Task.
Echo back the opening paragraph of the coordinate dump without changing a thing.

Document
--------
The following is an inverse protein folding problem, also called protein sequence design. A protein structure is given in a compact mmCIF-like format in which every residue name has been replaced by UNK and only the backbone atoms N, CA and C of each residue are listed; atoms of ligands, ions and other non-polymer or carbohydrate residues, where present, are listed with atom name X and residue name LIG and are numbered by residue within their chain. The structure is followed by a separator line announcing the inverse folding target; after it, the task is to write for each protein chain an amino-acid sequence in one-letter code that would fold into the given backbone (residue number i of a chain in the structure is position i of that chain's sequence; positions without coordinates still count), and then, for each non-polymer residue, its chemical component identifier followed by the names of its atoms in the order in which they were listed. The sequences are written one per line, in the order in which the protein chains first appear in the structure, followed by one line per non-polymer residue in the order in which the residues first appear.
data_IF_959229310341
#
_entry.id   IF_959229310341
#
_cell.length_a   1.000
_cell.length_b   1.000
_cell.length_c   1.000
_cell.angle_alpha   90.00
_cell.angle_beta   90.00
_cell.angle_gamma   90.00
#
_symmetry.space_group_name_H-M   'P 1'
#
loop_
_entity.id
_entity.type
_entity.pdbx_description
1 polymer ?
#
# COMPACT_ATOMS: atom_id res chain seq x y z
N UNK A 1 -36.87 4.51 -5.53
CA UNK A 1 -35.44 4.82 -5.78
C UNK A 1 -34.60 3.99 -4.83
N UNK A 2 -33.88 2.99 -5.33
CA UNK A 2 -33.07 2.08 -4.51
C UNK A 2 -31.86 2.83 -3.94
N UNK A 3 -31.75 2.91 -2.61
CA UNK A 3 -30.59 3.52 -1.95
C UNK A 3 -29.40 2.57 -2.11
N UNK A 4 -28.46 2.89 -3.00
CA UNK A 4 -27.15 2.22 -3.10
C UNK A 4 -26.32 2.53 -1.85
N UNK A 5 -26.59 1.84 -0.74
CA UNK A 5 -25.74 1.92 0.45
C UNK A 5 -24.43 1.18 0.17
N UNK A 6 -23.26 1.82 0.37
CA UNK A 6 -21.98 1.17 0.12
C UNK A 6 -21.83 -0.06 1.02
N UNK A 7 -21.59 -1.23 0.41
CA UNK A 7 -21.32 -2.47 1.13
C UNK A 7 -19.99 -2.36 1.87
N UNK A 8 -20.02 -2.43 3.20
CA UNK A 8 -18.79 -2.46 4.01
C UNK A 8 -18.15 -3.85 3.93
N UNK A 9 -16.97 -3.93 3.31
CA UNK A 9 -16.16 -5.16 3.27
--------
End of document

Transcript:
The following is an inverse protein folding problem, also called protein sequence design. A protein structure is given in a compact mmCIF-like format in which every residue name has been replaced by UNK and only the backbone atoms N, CA and C of each residue are listed; atoms of ligands, ions and other non-polymer or carbohydrate residues, where present, are listed with atom name X and residue name LIG and are numbered by residue within their chain. The structure is followed by a separator line announcing the inverse folding target; after it, the task is to write for each protein chain an amino-acid sequence in one-letter code that would fold into the given backbone (residue number i of a chain in the structure is position i of that chain's sequence; positions without coordinates still count), and then, for each non-polymer residue, its chemical component identifier followed by the names of its atoms in the order in which they were listed. The sequences are written one per line, in the order in which the protein chains first appear in the structure, followed by one line per non-polymer residue in the order in which the residues first appear.